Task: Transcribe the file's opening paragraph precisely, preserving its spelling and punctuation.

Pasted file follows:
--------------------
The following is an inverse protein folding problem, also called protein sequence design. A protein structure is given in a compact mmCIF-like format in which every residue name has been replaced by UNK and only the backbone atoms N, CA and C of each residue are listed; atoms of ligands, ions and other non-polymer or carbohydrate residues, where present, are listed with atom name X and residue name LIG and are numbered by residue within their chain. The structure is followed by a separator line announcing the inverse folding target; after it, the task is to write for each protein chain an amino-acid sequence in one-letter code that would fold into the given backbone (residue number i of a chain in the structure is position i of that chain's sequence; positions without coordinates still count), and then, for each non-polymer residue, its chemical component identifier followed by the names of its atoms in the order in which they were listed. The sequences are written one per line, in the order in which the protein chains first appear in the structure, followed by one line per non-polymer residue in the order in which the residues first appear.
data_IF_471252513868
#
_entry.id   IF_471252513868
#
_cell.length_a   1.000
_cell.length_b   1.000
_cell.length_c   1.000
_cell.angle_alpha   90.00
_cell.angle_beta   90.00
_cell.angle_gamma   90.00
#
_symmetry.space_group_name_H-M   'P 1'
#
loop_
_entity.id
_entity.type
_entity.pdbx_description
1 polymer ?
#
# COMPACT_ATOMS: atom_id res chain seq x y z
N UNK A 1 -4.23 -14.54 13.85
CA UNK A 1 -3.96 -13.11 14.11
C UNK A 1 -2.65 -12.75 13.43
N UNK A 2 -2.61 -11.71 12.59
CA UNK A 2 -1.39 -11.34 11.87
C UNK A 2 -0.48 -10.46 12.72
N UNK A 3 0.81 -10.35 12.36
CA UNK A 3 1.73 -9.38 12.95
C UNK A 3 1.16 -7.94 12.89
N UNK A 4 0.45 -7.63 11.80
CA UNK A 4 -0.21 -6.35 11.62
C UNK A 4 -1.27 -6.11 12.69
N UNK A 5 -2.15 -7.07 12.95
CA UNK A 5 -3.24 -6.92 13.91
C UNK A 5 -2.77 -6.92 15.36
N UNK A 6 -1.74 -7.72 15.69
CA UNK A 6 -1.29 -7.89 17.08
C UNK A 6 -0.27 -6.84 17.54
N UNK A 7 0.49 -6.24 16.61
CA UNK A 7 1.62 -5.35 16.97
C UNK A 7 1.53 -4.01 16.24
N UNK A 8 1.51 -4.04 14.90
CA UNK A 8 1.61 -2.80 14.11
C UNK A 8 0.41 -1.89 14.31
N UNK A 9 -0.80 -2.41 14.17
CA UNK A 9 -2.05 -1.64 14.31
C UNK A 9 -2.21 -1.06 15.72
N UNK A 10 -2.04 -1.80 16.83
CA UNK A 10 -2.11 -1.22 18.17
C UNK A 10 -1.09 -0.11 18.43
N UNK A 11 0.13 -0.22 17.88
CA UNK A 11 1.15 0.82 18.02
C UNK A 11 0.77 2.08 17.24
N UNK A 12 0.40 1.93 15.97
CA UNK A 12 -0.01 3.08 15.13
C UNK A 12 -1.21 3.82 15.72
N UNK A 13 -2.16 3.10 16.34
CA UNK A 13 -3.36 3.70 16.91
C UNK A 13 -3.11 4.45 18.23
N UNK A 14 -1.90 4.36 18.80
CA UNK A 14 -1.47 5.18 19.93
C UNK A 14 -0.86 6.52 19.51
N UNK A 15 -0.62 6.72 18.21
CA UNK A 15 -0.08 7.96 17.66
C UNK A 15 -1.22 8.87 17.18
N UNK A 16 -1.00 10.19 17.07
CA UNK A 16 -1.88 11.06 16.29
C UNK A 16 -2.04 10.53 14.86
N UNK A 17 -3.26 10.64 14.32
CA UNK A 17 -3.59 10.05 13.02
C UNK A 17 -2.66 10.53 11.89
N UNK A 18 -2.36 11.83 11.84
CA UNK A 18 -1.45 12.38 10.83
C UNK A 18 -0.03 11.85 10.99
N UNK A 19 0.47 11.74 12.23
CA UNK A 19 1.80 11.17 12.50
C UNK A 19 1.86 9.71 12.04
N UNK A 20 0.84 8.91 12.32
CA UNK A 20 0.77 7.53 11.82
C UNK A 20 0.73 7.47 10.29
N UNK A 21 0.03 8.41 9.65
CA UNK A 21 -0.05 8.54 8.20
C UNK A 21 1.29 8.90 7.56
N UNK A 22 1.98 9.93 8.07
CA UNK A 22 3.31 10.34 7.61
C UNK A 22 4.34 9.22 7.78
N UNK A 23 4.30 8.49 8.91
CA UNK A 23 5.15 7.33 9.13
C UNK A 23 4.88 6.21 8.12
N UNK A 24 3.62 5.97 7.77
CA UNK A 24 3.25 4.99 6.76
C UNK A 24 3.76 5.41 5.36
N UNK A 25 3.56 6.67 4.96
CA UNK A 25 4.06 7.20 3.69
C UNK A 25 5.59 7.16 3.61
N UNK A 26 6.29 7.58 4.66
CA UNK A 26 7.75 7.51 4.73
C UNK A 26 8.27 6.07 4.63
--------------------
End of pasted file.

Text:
The following is an inverse protein folding problem, also called protein sequence design. A protein structure is given in a compact mmCIF-like format in which every residue name has been replaced by UNK and only the backbone atoms N, CA and C of each residue are listed; atoms of ligands, ions and other non-polymer or carbohydrate residues, where present, are listed with atom name X and residue name LIG and are numbered by residue within their chain. The structure is followed by a separator line announcing the inverse folding target; after it, the task is to write for each protein chain an amino-acid sequence in one-letter code that would fold into the given backbone (residue number i of a chain in the structure is position i of that chain's sequence; positions without coordinates still count), and then, for each non-polymer residue, its chemical component identifier followed by the names of its atoms in the order in which they were listed. The sequences are written one per line, in the order in which the protein chains first appear in the structure, followed by one line per non-polymer residue in the order in which the residues first appear.